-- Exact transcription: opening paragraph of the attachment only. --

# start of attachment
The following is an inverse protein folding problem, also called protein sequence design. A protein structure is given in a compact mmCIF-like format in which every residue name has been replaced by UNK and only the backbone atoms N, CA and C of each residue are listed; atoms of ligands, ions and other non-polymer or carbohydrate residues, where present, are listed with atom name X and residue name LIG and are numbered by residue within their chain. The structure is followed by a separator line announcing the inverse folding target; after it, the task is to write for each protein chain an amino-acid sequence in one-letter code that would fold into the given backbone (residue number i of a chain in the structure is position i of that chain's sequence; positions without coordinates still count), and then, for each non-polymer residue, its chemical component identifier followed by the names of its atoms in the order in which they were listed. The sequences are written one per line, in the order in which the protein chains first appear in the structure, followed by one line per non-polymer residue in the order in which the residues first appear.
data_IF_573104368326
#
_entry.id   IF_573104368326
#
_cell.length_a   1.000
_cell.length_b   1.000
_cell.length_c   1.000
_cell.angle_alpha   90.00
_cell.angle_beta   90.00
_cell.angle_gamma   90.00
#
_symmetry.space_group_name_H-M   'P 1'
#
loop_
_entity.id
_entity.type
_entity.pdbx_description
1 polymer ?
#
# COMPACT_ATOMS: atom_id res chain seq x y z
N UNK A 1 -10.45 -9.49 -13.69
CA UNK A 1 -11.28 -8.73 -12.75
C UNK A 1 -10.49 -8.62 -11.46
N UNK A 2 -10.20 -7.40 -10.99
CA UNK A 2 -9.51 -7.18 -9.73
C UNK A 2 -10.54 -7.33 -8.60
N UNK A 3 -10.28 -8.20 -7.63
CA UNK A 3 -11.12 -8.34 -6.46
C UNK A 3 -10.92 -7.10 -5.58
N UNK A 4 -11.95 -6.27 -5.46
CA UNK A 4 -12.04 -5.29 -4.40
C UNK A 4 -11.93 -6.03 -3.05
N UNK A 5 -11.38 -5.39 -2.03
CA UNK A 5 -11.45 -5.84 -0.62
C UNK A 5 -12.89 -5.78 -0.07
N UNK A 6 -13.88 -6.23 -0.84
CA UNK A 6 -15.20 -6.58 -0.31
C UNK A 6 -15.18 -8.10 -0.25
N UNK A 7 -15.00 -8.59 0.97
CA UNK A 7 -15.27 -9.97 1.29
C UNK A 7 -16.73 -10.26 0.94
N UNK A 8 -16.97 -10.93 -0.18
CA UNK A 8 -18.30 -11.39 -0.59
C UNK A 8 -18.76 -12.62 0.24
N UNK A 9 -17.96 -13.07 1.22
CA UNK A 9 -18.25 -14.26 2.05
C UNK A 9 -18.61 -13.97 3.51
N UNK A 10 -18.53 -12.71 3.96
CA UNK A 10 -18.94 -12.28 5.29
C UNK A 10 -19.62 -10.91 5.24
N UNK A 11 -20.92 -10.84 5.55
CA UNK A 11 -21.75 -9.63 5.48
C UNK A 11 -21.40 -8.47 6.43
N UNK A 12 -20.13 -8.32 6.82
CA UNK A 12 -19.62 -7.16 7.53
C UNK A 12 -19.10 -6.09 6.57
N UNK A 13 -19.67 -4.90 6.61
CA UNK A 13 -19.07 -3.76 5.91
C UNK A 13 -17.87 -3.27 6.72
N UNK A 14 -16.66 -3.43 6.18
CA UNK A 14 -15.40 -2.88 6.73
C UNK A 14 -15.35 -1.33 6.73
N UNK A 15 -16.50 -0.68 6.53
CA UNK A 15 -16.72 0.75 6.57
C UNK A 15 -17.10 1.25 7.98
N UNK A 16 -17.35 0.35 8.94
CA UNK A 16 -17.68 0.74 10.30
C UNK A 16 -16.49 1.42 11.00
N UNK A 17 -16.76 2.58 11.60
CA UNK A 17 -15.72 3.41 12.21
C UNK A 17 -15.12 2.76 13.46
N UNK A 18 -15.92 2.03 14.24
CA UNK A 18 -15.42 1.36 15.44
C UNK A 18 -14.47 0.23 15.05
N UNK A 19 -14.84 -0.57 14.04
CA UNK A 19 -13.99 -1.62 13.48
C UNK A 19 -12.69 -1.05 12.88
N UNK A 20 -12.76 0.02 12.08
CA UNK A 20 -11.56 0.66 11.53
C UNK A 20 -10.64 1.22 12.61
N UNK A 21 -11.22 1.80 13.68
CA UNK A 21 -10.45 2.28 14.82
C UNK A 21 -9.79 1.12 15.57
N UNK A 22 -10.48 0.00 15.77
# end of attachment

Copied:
The following is an inverse protein folding problem, also called protein sequence design. A protein structure is given in a compact mmCIF-like format in which every residue name has been replaced by UNK and only the backbone atoms N, CA and C of each residue are listed; atoms of ligands, ions and other non-polymer or carbohydrate residues, where present, are listed with atom name X and residue name LIG and are numbered by residue within their chain. The structure is followed by a separator line announcing the inverse folding target; after it, the task is to write for each protein chain an amino-acid sequence in one-letter code that would fold into the given backbone (residue number i of a chain in the structure is position i of that chain's sequence; positions without coordinates still count), and then, for each non-polymer residue, its chemical component identifier followed by the names of its atoms in the order in which they were listed. The sequences are written one per line, in the order in which the protein chains first appear in the structure, followed by one line per non-polymer residue in the order in which the residues first appear.